Princeton University Library has a long history of providing digital access to our rare and unique collections online. The online experience offers complementary opportunities, including the ability to examine the physical attributes of the material in greater detail without special equipment. It broadens the reach of exhibitions such as Through a Glass Darkly by making it accessible to a global audience and ensuring that it persists online long after the gallery exhibition has closed.

This exhibition uses Digital PUL for digital collections and online exhibitions at PUL. Built on a platform that Princeton University Library developed in collaboration with several of our peer research institutions, Digital PUL provides a new home for our ever-growing number of thematic digital collections and exhibitions, as well as accompanying content from librarians, curators, and other subject experts.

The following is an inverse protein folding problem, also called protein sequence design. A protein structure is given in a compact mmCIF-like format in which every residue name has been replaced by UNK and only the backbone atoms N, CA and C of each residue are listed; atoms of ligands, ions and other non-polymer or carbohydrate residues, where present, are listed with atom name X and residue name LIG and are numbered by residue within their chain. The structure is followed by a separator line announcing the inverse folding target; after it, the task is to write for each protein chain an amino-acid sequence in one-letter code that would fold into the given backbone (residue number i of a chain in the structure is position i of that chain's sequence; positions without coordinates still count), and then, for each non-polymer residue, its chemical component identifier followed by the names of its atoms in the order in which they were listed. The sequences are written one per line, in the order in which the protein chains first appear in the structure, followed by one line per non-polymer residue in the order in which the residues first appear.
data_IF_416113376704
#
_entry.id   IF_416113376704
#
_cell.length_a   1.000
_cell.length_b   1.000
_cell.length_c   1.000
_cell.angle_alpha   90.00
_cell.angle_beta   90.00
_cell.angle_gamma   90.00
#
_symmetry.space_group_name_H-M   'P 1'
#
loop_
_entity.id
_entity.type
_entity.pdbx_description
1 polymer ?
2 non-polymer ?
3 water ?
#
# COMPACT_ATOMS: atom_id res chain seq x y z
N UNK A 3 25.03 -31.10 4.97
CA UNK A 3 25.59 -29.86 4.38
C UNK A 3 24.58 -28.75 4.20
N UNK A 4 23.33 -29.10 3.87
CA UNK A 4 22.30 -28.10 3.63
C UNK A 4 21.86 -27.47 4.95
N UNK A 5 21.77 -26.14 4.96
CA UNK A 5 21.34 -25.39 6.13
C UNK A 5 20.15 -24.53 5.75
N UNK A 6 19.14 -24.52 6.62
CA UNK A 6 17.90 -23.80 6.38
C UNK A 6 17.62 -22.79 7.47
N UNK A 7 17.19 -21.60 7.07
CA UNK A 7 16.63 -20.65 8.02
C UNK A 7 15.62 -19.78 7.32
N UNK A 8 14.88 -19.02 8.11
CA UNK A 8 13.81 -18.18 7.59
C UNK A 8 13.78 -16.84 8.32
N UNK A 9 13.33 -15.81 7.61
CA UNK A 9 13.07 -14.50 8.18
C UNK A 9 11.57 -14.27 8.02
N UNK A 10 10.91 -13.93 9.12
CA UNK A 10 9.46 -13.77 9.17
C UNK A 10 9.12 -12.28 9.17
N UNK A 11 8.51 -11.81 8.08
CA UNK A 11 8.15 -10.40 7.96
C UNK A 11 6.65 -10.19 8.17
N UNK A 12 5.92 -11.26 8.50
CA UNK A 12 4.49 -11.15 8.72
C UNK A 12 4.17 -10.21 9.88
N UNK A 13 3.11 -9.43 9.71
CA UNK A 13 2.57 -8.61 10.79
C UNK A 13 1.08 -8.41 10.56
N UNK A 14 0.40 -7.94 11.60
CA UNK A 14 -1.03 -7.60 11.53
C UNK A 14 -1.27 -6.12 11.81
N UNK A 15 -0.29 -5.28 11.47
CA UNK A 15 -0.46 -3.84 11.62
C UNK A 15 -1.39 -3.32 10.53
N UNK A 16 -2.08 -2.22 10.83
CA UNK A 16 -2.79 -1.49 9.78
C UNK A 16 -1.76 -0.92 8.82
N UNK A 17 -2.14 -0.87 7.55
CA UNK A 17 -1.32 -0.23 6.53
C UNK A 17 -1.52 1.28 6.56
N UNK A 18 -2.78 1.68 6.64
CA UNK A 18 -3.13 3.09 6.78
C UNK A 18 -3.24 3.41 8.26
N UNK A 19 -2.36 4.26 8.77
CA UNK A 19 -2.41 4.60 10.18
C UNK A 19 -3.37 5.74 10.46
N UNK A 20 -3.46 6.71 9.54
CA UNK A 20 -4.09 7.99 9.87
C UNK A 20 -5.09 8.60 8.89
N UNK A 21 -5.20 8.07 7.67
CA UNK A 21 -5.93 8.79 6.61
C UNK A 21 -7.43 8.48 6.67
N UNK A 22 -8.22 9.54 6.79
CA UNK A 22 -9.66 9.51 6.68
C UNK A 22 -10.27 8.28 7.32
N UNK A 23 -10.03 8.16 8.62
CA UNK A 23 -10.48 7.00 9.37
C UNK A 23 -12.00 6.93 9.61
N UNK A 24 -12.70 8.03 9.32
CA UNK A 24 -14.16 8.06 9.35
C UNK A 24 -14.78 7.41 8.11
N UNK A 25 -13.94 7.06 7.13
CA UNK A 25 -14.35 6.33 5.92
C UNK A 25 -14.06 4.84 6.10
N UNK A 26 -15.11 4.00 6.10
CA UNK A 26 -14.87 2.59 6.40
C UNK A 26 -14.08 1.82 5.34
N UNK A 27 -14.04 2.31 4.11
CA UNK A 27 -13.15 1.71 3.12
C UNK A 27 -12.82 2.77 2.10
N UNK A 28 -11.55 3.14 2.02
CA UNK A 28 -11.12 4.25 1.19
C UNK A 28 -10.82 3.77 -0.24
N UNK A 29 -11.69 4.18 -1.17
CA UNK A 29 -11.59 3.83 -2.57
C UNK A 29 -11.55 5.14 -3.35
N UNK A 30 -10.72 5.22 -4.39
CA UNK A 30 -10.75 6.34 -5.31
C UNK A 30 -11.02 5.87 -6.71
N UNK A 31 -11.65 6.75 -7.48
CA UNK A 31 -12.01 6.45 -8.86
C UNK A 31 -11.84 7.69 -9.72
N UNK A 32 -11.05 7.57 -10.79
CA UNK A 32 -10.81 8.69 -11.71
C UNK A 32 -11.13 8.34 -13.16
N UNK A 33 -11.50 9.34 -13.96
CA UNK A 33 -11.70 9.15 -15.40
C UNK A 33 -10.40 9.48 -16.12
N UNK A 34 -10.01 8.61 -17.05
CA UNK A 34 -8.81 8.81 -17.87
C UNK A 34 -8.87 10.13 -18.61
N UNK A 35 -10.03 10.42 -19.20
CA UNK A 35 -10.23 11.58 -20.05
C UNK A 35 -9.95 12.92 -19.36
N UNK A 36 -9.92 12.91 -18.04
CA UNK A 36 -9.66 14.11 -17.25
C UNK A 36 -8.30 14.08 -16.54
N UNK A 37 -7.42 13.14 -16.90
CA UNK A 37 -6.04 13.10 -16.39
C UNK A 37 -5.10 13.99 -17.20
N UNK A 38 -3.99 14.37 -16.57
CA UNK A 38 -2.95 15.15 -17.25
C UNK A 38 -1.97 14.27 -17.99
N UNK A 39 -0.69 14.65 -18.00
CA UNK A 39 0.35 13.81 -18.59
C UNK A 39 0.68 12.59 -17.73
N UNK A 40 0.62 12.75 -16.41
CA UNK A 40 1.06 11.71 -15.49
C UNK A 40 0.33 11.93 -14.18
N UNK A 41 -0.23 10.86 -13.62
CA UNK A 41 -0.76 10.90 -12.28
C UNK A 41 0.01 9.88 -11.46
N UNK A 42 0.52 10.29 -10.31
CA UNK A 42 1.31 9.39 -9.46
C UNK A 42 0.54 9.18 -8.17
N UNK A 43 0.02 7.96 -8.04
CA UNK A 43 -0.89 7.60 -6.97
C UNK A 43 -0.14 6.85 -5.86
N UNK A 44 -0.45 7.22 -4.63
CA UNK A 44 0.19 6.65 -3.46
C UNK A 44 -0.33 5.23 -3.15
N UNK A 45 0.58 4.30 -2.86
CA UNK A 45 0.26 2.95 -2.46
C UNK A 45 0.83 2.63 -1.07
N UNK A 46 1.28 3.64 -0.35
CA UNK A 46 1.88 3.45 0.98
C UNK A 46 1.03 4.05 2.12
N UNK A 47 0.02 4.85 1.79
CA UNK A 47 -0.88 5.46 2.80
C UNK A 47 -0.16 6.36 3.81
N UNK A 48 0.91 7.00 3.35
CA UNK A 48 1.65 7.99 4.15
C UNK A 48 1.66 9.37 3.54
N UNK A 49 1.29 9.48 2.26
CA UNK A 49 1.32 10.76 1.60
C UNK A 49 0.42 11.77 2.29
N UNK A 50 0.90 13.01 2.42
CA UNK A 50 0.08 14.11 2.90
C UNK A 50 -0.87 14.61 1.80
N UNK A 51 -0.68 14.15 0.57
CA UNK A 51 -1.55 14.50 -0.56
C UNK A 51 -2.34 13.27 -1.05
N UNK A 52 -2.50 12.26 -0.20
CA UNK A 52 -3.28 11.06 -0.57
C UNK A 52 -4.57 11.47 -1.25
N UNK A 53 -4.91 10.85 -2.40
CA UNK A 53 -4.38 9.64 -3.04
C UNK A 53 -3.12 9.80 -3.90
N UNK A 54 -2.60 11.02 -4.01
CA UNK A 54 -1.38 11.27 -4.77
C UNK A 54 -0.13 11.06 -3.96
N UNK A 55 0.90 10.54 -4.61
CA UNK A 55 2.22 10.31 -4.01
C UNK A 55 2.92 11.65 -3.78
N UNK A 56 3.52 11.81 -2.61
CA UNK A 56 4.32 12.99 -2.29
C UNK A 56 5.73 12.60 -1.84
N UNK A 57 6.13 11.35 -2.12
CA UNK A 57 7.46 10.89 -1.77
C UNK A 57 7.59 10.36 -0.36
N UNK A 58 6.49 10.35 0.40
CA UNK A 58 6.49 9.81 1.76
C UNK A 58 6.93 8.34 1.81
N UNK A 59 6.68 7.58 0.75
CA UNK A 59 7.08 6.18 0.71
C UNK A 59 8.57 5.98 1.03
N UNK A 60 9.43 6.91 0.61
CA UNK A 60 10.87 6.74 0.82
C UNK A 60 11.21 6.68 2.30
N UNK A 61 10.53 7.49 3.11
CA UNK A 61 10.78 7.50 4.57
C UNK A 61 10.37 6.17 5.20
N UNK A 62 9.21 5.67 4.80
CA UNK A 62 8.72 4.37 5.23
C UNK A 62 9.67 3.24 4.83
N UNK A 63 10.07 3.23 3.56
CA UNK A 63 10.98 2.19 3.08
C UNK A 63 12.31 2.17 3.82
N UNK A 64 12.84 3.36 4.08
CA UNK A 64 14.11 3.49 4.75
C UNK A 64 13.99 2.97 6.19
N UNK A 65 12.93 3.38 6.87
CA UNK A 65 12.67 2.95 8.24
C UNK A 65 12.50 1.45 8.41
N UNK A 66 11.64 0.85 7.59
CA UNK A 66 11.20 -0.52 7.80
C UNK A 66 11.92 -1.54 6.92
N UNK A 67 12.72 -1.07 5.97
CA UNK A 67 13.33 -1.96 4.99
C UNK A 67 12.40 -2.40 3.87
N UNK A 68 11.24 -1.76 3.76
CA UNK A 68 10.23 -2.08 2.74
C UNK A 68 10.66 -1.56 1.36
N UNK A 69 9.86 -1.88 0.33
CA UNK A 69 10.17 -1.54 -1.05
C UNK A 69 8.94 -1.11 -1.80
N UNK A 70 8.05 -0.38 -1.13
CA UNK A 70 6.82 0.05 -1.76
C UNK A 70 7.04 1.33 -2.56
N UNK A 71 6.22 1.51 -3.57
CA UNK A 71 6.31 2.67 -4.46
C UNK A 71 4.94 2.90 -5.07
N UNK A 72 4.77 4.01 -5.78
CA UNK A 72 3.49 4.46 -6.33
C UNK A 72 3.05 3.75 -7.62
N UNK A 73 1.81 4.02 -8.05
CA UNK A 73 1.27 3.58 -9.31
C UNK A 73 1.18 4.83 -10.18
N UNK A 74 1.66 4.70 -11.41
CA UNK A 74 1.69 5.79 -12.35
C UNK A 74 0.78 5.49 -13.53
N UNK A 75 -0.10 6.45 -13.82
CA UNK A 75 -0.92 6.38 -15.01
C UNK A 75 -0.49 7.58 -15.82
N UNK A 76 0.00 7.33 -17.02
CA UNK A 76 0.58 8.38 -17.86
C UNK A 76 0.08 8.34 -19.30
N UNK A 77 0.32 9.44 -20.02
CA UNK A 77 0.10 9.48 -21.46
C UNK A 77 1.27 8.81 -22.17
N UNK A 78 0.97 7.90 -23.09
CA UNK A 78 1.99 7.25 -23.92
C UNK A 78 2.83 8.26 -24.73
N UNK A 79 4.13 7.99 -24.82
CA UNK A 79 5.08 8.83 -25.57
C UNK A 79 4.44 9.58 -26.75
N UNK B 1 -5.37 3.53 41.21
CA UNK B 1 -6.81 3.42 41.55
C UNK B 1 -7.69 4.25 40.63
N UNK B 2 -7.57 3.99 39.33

This is, however, only one of several portals through which Princeton’s rich set of digitized material is available: we also have specialized portals for thousands of historic and contemporary maps, hundreds of issues of regional newspapers, tens of thousands of pages of archival documents, and ephemeral material from around the world.

While PUL's digitization efforts to date have largely focused on the imaging of books, manuscripts, and other artifacts in order to increase or enhance access, we are also leveraging digitization for the long-term preservation of the Library’s collections. Audio-visual materials in particular, as well as other magnetic media (remember 5¼” floppy disks?) present a new set of challenges as we look to preserve obsolete formats and technologies. In accordance with the Library’s mission, digitization or conversion into contemporary formats—remediation, as it is sometimes referred to in this case—is our best strategy for ensuring access to these primary resources for future generations.

Jon Stroop, Deputy University Librarian